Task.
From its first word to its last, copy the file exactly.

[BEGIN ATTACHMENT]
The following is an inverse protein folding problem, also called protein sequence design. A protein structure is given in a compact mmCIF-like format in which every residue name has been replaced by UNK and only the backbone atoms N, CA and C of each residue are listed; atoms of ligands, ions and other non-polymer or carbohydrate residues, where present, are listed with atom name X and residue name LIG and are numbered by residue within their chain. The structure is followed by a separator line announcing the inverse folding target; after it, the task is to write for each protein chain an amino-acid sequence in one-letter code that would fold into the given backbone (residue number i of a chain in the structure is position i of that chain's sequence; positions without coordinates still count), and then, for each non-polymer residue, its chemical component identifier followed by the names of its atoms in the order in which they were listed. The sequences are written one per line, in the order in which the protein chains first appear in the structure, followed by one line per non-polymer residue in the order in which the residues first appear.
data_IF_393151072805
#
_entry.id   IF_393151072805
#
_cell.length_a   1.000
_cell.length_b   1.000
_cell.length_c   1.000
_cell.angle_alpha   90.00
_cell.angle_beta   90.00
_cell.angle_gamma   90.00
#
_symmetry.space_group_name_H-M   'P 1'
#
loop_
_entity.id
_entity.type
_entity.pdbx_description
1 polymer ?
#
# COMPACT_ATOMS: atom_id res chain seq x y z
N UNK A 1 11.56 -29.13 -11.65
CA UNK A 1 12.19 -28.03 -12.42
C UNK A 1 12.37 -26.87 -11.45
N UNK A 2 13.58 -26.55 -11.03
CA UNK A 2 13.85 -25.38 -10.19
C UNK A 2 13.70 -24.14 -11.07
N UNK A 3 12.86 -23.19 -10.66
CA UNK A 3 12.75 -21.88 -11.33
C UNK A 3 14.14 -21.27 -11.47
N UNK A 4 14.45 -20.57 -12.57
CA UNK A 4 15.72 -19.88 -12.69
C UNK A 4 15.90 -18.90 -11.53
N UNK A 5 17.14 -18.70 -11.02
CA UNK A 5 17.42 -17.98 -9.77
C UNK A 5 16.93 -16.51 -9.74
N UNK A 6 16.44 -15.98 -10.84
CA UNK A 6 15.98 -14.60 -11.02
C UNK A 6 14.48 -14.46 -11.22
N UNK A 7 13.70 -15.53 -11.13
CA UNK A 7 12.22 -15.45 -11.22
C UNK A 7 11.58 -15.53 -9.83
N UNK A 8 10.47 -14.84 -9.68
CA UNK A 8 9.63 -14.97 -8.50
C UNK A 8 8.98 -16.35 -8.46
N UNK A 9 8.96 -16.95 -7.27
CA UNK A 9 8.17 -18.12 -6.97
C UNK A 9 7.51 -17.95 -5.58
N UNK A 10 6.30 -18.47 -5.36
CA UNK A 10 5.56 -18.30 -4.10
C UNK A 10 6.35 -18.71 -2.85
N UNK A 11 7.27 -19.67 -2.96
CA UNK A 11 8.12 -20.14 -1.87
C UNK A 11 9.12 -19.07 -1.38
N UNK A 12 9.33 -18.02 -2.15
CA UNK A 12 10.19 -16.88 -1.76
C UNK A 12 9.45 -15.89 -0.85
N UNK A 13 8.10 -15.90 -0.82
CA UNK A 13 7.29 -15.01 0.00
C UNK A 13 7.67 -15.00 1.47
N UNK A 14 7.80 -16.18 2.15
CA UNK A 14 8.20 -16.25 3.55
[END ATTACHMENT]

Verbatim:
The following is an inverse protein folding problem, also called protein sequence design. A protein structure is given in a compact mmCIF-like format in which every residue name has been replaced by UNK and only the backbone atoms N, CA and C of each residue are listed; atoms of ligands, ions and other non-polymer or carbohydrate residues, where present, are listed with atom name X and residue name LIG and are numbered by residue within their chain. The structure is followed by a separator line announcing the inverse folding target; after it, the task is to write for each protein chain an amino-acid sequence in one-letter code that would fold into the given backbone (residue number i of a chain in the structure is position i of that chain's sequence; positions without coordinates still count), and then, for each non-polymer residue, its chemical component identifier followed by the names of its atoms in the order in which they were listed. The sequences are written one per line, in the order in which the protein chains first appear in the structure, followed by one line per non-polymer residue in the order in which the residues first appear.
data_IF_393151072805
#
_entry.id   IF_393151072805
#
_cell.length_a   1.000
_cell.length_b   1.000
_cell.length_c   1.000
_cell.angle_alpha   90.00
_cell.angle_beta   90.00
_cell.angle_gamma   90.00
#
_symmetry.space_group_name_H-M   'P 1'
#
loop_
_entity.id
_entity.type
_entity.pdbx_description
1 polymer ?
#
# COMPACT_ATOMS: atom_id res chain seq x y z
N UNK A 1 11.56 -29.13 -11.65
CA UNK A 1 12.19 -28.03 -12.42
C UNK A 1 12.37 -26.87 -11.45
N UNK A 2 13.58 -26.55 -11.03
CA UNK A 2 13.85 -25.38 -10.19
C UNK A 2 13.70 -24.14 -11.07
N UNK A 3 12.86 -23.19 -10.66
CA UNK A 3 12.75 -21.88 -11.33
C UNK A 3 14.14 -21.27 -11.47
N UNK A 4 14.45 -20.57 -12.57
CA UNK A 4 15.72 -19.88 -12.69
C UNK A 4 15.90 -18.90 -11.53
N UNK A 5 17.14 -18.70 -11.02
CA UNK A 5 17.42 -17.98 -9.77
C UNK A 5 16.93 -16.51 -9.74
N UNK A 6 16.44 -15.98 -10.84
CA UNK A 6 15.98 -14.60 -11.02
C UNK A 6 14.48 -14.46 -11.22
N UNK A 7 13.70 -15.53 -11.13
CA UNK A 7 12.22 -15.45 -11.22
C UNK A 7 11.58 -15.53 -9.83
N UNK A 8 10.47 -14.84 -9.68
CA UNK A 8 9.63 -14.97 -8.50
C UNK A 8 8.98 -16.35 -8.46
N UNK A 9 8.96 -16.95 -7.27
CA UNK A 9 8.17 -18.12 -6.97
C UNK A 9 7.51 -17.95 -5.58
N UNK A 10 6.30 -18.47 -5.36
CA UNK A 10 5.56 -18.30 -4.10
C UNK A 10 6.35 -18.71 -2.85
N UNK A 11 7.27 -19.67 -2.96
CA UNK A 11 8.12 -20.14 -1.87
C UNK A 11 9.12 -19.07 -1.38
N UNK A 12 9.33 -18.02 -2.15
CA UNK A 12 10.19 -16.88 -1.76
C UNK A 12 9.45 -15.89 -0.85
N UNK A 13 8.10 -15.90 -0.82
CA UNK A 13 7.29 -15.01 0.00
C UNK A 13 7.67 -15.00 1.47
N UNK A 14 7.80 -16.18 2.15
CA UNK A 14 8.20 -16.25 3.55